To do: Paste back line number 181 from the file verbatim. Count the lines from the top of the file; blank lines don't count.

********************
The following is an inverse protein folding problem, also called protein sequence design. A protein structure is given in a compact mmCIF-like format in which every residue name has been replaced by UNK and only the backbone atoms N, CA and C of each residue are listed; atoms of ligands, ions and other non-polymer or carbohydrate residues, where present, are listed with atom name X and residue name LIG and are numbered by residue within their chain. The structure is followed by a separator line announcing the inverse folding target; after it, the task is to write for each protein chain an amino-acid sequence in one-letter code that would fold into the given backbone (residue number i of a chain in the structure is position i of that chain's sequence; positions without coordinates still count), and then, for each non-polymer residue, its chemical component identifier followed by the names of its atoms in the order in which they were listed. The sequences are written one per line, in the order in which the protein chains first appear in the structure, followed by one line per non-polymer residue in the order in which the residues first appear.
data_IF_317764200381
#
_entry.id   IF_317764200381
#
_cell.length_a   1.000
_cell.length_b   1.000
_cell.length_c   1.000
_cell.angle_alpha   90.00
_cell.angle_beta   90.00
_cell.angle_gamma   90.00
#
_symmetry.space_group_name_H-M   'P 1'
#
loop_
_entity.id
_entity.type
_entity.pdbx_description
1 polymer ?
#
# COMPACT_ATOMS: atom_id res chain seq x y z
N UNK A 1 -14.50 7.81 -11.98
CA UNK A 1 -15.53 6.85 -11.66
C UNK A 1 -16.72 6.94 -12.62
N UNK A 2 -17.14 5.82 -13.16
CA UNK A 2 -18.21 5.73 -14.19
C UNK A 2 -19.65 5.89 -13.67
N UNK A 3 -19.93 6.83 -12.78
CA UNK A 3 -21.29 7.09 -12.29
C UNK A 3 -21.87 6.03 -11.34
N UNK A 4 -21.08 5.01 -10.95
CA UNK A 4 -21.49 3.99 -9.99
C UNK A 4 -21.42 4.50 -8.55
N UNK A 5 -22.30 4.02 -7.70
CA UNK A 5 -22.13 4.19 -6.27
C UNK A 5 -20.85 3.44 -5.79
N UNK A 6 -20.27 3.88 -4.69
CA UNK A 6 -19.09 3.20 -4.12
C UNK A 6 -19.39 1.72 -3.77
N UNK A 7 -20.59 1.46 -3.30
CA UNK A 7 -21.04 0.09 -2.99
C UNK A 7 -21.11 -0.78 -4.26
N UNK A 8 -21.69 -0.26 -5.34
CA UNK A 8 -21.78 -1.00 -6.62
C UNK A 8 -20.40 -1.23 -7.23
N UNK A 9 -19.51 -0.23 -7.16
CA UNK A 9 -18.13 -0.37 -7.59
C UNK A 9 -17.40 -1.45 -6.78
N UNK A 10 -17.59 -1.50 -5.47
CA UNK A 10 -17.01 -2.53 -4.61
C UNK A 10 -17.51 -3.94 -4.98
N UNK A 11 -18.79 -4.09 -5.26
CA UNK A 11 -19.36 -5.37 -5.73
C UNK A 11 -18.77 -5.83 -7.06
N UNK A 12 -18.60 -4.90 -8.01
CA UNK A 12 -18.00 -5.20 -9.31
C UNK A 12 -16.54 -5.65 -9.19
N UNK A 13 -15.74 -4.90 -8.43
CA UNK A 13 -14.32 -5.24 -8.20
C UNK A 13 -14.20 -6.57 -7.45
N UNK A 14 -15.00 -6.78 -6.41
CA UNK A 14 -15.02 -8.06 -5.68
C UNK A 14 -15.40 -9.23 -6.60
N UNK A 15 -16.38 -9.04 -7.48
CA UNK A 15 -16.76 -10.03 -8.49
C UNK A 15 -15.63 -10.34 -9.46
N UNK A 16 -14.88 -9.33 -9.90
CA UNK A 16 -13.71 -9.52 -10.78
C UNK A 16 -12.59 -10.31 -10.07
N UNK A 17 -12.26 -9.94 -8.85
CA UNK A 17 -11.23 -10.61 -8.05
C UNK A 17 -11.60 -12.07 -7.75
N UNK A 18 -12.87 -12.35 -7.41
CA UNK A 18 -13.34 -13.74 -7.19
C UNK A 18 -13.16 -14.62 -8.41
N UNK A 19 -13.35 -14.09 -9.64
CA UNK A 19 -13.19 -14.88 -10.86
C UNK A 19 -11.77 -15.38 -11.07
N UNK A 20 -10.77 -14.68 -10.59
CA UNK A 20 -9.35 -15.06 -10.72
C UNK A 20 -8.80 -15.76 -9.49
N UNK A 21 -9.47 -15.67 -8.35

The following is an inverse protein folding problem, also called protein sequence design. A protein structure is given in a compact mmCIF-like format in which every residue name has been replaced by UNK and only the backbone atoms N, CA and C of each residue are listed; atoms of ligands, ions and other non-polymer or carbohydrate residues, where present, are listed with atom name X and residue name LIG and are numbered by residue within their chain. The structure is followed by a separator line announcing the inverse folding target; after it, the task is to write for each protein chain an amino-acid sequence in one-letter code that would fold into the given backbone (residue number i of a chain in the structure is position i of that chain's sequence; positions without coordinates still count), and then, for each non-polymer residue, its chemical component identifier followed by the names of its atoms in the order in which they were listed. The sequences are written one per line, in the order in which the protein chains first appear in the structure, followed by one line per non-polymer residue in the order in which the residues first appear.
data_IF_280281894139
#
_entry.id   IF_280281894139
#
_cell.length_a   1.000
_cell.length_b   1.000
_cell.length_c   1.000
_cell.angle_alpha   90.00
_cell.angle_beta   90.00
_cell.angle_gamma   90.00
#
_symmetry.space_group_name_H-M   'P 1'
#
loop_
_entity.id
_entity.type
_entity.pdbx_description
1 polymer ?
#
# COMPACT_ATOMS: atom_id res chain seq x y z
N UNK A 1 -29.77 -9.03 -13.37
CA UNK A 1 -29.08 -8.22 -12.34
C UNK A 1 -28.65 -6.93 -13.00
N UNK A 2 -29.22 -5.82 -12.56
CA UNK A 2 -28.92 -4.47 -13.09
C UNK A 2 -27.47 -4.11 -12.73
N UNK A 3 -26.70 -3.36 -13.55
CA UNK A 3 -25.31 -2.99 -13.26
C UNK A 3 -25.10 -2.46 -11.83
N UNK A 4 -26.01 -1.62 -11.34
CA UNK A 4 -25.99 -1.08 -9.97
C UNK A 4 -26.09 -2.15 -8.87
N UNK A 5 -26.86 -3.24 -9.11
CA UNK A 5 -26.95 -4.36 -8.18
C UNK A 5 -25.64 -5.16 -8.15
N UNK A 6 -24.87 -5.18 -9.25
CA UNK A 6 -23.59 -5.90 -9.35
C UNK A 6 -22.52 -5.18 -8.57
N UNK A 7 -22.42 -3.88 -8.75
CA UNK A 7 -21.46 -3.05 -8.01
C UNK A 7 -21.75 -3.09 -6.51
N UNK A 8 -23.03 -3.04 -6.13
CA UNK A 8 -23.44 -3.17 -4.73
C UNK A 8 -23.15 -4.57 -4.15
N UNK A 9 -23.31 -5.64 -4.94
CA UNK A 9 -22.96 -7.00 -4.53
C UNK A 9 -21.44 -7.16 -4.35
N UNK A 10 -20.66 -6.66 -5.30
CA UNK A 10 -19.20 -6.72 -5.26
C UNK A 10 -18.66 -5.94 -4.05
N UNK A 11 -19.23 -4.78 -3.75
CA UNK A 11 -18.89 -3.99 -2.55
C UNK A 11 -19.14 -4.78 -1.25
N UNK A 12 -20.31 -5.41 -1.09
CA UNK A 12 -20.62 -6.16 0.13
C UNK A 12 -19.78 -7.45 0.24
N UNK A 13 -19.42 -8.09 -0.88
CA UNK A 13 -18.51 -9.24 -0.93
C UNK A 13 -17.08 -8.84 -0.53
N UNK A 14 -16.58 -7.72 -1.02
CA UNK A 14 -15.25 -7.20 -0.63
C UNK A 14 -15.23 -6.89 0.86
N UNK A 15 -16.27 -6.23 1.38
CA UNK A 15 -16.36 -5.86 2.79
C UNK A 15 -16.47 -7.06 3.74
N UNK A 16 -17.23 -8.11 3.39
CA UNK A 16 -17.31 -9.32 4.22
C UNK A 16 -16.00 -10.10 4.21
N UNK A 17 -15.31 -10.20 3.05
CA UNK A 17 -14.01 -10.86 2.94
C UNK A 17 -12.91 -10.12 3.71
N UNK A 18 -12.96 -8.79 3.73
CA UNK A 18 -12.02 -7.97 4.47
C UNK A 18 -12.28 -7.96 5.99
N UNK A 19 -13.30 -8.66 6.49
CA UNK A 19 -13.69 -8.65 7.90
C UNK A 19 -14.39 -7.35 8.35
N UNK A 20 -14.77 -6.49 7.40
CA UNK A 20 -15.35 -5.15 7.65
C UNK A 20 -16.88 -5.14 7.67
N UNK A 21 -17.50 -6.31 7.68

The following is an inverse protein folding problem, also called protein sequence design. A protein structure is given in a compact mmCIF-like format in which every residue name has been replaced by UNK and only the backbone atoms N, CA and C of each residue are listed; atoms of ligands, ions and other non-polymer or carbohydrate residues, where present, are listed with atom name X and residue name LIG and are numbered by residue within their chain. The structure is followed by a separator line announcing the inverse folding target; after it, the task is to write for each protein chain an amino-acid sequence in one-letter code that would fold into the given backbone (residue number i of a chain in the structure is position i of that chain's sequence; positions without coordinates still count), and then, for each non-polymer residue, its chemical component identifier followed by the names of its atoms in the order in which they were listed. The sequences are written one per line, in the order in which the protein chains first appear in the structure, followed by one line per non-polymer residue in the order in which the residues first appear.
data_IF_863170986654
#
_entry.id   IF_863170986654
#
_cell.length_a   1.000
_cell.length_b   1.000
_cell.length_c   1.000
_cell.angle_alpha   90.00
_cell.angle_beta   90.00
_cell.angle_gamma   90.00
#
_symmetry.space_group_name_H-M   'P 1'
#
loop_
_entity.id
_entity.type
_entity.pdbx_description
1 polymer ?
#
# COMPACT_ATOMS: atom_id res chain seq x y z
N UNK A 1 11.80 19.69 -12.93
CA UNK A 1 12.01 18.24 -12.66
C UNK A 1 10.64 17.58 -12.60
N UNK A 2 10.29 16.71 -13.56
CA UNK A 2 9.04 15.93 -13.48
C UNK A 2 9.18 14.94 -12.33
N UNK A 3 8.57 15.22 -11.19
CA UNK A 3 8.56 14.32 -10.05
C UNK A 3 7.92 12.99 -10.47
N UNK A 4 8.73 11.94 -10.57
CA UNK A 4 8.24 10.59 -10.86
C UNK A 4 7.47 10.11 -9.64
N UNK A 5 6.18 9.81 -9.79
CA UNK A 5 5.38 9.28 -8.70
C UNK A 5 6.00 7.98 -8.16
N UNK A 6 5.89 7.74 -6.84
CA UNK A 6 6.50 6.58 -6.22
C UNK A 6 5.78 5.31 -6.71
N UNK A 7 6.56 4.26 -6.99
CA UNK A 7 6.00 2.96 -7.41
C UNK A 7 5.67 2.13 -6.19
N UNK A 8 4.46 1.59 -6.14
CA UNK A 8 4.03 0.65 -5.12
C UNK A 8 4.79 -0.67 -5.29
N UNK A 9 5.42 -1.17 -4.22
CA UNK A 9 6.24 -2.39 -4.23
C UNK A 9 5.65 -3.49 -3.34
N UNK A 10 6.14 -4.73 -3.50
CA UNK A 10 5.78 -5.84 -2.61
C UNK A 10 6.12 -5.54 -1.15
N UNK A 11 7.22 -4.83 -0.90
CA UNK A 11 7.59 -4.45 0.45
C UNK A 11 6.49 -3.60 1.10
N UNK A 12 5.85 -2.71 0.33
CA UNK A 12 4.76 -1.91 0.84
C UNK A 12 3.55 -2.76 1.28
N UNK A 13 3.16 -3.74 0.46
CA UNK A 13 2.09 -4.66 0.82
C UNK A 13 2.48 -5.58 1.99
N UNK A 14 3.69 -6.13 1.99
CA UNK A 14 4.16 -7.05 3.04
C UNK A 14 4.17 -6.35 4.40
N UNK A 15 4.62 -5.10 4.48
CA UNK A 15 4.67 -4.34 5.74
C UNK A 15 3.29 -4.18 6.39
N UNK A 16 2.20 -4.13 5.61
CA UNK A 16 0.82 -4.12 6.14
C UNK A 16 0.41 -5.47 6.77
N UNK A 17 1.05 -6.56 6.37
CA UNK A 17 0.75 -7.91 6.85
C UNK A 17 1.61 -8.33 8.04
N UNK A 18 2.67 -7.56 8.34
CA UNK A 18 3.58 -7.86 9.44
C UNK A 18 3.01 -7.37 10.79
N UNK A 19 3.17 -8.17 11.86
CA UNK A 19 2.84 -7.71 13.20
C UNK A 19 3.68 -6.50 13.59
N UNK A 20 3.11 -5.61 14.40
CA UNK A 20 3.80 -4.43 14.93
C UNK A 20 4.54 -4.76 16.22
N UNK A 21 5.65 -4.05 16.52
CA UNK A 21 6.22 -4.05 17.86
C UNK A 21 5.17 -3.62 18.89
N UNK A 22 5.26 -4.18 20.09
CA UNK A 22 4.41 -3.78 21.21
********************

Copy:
_entity.type